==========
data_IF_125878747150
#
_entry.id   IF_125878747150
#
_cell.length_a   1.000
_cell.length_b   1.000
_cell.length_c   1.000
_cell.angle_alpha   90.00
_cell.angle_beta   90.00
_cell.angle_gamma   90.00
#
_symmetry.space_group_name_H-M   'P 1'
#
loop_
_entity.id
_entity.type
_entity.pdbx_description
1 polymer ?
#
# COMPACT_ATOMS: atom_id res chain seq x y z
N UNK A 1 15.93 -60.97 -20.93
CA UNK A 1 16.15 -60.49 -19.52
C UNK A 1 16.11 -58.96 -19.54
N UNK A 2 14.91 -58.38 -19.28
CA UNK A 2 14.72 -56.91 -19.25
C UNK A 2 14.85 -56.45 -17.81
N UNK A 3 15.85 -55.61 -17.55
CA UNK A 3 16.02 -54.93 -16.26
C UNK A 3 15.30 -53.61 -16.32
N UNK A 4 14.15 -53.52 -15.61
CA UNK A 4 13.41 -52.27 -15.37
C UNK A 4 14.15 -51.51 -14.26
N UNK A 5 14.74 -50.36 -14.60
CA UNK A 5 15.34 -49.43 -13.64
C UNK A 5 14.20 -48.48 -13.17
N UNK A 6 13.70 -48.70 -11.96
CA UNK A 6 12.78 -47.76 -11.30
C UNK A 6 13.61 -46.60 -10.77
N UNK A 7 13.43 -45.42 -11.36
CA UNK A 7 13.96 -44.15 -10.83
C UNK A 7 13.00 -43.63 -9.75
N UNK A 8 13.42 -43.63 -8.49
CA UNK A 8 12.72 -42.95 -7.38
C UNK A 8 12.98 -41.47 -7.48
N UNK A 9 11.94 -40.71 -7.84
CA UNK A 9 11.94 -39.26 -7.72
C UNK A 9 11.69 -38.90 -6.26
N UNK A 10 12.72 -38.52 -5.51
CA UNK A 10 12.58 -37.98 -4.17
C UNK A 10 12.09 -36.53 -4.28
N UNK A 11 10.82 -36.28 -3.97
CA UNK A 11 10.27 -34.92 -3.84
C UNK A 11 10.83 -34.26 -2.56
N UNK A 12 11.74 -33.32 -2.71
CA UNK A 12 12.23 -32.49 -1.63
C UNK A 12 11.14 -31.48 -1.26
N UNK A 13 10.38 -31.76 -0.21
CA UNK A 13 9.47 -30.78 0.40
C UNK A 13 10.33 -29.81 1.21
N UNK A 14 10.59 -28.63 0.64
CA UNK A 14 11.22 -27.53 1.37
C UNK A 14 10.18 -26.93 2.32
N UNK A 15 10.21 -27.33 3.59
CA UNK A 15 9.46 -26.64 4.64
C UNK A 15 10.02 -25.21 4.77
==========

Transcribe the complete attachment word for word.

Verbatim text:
data_IF_125878747150
#
_entry.id   IF_125878747150
#
_cell.length_a   1.000
_cell.length_b   1.000
_cell.length_c   1.000
_cell.angle_alpha   90.00
_cell.angle_beta   90.00
_cell.angle_gamma   90.00
#
_symmetry.space_group_name_H-M   'P 1'
#
loop_
_entity.id
_entity.type
_entity.pdbx_description
1 polymer ?
#
# COMPACT_ATOMS: atom_id res chain seq x y z
N UNK A 1 15.93 -60.97 -20.93
CA UNK A 1 16.15 -60.49 -19.52
C UNK A 1 16.11 -58.96 -19.54
N UNK A 2 14.91 -58.38 -19.28
CA UNK A 2 14.72 -56.91 -19.25
C UNK A 2 14.85 -56.45 -17.81
N UNK A 3 15.85 -55.61 -17.55
CA UNK A 3 16.02 -54.93 -16.26
C UNK A 3 15.30 -53.61 -16.32
N UNK A 4 14.15 -53.52 -15.61
CA UNK A 4 13.41 -52.27 -15.37
C UNK A 4 14.15 -51.51 -14.26
N UNK A 5 14.74 -50.36 -14.60
CA UNK A 5 15.34 -49.43 -13.64
C UNK A 5 14.20 -48.48 -13.17
N UNK A 6 13.70 -48.70 -11.96
CA UNK A 6 12.78 -47.76 -11.30
C UNK A 6 13.61 -46.60 -10.77
N UNK A 7 13.43 -45.42 -11.36
CA UNK A 7 13.96 -44.15 -10.83
C UNK A 7 13.00 -43.63 -9.75
N UNK A 8 13.42 -43.63 -8.49
CA UNK A 8 12.72 -42.95 -7.38
C UNK A 8 12.98 -41.47 -7.48
N UNK A 9 11.94 -40.71 -7.84
CA UNK A 9 11.94 -39.26 -7.72
C UNK A 9 11.69 -38.90 -6.26
N UNK A 10 12.72 -38.52 -5.51
CA UNK A 10 12.58 -37.98 -4.17
C UNK A 10 12.09 -36.53 -4.28
N UNK A 11 10.82 -36.28 -3.97
CA UNK A 11 10.27 -34.92 -3.84
C UNK A 11 10.83 -34.26 -2.56
N UNK A 12 11.74 -33.32 -2.71
CA UNK A 12 12.23 -32.49 -1.63
C UNK A 12 11.14 -31.48 -1.26
N UNK A 13 10.38 -31.76 -0.21
CA UNK A 13 9.47 -30.78 0.40
C UNK A 13 10.33 -29.81 1.21
N UNK A 14 10.59 -28.63 0.64
CA UNK A 14 11.22 -27.53 1.37
C UNK A 14 10.18 -26.93 2.32
N UNK A 15 10.21 -27.33 3.59
CA UNK A 15 9.46 -26.64 4.64
C UNK A 15 10.02 -25.21 4.77